ARSA RSS Feed ARSA LinkedIn
Contact Us Payment Portal

New Technical Data Final Order Fails to Bring Clarity

Last June, ARSA submitted comments to the Federal Aviation Administration (FAA) draft order 8300.X that provided guidance for the approval of technical data associated with major repairs or alterations. ARSA’s comments pointed out the order’s inconsistencies with Advisory Circular 120-77, the FAA’s response to a letter submitted under the Consistency and Standardization Initiative (CSI) by Erickson Air-Crane, Inc., and Title 14 of the Code of Federal Regulations (CFR).

On April 18, 2014, the FAA issued Order 8300.16 without resolving these inconsistencies; it continues to use different definitions of technical and substantiating data than those provided in AC 120-77. While some AC 120-77 definitions are in an appendix, the chapter discussing these terms makes no reference to the appendix. Indeed, the Consistency and Regulatory Interpretation (CRI) Aviation Rulemaking Committee (ARC) recommended the FAA refrain from using multiple definitions of the same term in different guidance documents because of the potential ambiguity it creates.

In addition, one of the fundamental principles explained in the FAA’s CSI letter is the distinction between the performance standards in part 43.13(a)—requiring work be performed using “methods, techniques, and practices acceptable to the [FAA]”—and technical data (i.e., engineering information). Nevertheless, Order 8300.16 continues to use the term “acceptable data” interchangeably with “acceptable methods, techniques, and practices.”

ARSA suggested the FAA remove various items from a table listing potential sources of data relevant to major repairs or alterations because they were contrary to the FAA’s CSI letter and Title 14 CFR. While the FAA failed to remove these items, it did incorporate ARSA’s comments into a note to the table. The note indicates that maintenance manuals and certain supplier manuals developed using part 21 technical data remain FAA-approved. As such, unless there is a deviation from the maintenance manual when performing a major alteration or repair, the technical data supporting the action does not require re-approval by the FAA.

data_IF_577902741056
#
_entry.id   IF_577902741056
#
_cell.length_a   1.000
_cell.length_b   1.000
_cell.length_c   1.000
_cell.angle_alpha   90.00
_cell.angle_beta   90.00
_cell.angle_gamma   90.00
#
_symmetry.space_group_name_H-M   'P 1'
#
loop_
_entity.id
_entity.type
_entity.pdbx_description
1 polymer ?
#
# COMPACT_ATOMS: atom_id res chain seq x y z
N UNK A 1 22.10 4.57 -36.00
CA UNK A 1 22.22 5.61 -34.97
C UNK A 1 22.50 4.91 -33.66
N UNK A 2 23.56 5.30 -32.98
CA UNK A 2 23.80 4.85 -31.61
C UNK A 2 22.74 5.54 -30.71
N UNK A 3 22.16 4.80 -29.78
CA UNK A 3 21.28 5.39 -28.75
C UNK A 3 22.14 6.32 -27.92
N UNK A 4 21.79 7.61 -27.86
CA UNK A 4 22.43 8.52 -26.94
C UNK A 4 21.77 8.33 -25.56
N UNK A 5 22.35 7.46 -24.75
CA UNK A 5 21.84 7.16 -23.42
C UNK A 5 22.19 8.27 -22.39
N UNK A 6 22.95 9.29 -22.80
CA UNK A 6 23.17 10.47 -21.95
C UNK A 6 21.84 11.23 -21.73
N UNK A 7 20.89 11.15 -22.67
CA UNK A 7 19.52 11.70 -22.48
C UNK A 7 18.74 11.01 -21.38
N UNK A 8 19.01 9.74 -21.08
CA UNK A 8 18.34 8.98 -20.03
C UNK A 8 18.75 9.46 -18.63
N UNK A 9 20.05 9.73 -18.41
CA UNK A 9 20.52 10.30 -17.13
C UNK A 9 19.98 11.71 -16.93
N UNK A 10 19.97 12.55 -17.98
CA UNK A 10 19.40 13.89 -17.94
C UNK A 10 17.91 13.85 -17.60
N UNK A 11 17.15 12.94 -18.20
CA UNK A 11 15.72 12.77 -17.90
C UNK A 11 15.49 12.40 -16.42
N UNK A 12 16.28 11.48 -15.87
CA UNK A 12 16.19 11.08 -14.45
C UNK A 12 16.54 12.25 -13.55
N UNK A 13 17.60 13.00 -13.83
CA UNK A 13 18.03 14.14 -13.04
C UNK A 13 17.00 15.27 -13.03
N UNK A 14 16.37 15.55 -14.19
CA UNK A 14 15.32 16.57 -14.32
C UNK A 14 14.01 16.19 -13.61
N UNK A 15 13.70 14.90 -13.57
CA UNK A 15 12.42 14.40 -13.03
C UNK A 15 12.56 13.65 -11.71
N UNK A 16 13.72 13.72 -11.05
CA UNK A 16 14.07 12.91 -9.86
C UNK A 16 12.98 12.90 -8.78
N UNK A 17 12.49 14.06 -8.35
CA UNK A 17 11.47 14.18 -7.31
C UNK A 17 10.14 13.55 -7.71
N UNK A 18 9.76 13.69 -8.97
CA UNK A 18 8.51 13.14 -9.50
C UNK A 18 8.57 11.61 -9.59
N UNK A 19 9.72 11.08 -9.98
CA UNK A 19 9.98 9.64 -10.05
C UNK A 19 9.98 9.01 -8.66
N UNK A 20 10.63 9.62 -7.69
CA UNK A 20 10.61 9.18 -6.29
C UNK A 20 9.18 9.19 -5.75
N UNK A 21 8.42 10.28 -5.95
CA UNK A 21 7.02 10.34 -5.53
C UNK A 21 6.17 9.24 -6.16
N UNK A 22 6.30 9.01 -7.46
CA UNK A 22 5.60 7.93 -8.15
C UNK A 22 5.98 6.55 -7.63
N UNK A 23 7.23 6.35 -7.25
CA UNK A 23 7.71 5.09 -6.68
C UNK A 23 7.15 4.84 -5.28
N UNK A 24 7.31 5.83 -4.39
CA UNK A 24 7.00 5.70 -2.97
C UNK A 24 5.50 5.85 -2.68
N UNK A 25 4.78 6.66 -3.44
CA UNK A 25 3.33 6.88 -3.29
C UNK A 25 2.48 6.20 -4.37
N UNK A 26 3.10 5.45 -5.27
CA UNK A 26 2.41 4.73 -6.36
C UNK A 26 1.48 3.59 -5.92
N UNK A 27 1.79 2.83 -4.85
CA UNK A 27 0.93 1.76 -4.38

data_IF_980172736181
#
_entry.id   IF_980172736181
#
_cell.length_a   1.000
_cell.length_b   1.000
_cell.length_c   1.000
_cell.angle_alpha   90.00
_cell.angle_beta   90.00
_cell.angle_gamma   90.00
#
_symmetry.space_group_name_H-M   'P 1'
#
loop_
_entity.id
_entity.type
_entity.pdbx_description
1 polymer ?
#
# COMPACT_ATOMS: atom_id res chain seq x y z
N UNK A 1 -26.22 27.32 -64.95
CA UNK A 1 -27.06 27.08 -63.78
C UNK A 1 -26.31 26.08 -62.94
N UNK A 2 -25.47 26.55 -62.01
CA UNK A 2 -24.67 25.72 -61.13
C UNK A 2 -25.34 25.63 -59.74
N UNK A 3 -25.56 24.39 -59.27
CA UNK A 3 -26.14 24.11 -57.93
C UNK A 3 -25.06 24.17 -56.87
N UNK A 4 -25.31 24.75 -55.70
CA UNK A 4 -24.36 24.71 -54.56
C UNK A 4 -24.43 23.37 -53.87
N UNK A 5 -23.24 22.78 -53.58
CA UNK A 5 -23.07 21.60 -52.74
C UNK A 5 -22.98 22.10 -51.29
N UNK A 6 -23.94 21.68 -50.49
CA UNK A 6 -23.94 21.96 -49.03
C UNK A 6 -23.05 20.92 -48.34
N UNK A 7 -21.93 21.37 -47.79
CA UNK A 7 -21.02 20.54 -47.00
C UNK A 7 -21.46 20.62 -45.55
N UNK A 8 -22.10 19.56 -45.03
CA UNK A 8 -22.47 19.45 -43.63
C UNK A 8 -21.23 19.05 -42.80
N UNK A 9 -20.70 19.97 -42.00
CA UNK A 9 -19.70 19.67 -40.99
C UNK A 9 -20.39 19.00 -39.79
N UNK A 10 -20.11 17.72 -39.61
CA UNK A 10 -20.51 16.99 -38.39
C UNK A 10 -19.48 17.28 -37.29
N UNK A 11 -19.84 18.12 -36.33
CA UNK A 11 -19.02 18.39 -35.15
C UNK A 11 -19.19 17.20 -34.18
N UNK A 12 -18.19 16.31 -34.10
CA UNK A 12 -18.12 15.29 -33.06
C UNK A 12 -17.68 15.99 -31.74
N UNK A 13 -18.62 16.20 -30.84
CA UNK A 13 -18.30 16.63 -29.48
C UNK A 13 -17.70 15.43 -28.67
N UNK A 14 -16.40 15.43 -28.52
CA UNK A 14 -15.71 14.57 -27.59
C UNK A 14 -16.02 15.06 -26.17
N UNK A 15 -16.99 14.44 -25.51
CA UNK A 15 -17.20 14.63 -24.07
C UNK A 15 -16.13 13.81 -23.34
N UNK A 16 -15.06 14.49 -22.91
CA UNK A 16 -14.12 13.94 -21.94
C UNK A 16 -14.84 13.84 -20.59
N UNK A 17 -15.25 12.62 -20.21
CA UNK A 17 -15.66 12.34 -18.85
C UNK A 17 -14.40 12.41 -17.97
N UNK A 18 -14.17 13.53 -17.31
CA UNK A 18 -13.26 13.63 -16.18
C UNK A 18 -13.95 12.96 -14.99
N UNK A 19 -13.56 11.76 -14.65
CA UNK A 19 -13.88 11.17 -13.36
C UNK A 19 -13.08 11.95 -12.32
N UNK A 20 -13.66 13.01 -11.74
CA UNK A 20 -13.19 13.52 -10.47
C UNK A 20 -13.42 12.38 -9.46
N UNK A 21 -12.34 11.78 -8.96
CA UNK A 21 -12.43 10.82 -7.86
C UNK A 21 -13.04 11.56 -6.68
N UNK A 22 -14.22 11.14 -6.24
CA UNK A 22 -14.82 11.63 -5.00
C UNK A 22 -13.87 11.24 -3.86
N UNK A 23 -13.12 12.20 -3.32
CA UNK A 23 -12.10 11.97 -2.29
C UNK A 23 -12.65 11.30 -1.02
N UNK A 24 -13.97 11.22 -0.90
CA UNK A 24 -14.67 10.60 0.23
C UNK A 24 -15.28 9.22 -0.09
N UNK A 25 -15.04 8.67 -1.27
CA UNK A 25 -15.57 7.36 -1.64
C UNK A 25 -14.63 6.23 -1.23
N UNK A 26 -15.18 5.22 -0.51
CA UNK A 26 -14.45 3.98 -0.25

ARSA will continue to work with the FAA to provide consistent guidance on this issue.

To view ARSA’s past regulatory advocacy efforts for the aviation maintenance industry, visitwww.arsa.org/arsa-action.



More from ARSA

ARSA Remembers – Stewart Mercer (1938-2018)

Stewart Mercer. Photo courtesy the Mercer Family. Stewart Mercer, passionate aviation professional, community leader and world traveler, passed away on Aug. 12. He was 80. “The industry lost another of…Read More

Urging Senate FAA Reauthorization Action

On Aug. 15, ARSA joined 32 other industry organizations in delivering a letter to Senate leadership urging quick FAA reauthorization action. The Senate FAA bill (S. 1405) is on the…Read More

Repair Station Security Resources

On Aug. 15, ARSA released a Repair Station Security Fact Sheet as a resource for the media, policymakers and the general public understand the rules applicable to FAA-certificated maintenance facilities.…Read More

Another Parts Documentation Extension

Effective Aug. 7, the FAA again explained a repair station’s authority to inspect and issue FAA Form 8130-3 with a right-side signature for new articles received without documentation required by…Read More

FAA, Industry Connect on Remote Connectivity

On Aug. 7, the FAA confirmed it would finalize and publish the industry-produced draft advisory circular providing “guidance for using remote connectivity technology and tools.” “The Aircraft Certification Service (AIR)…Read More
ARSA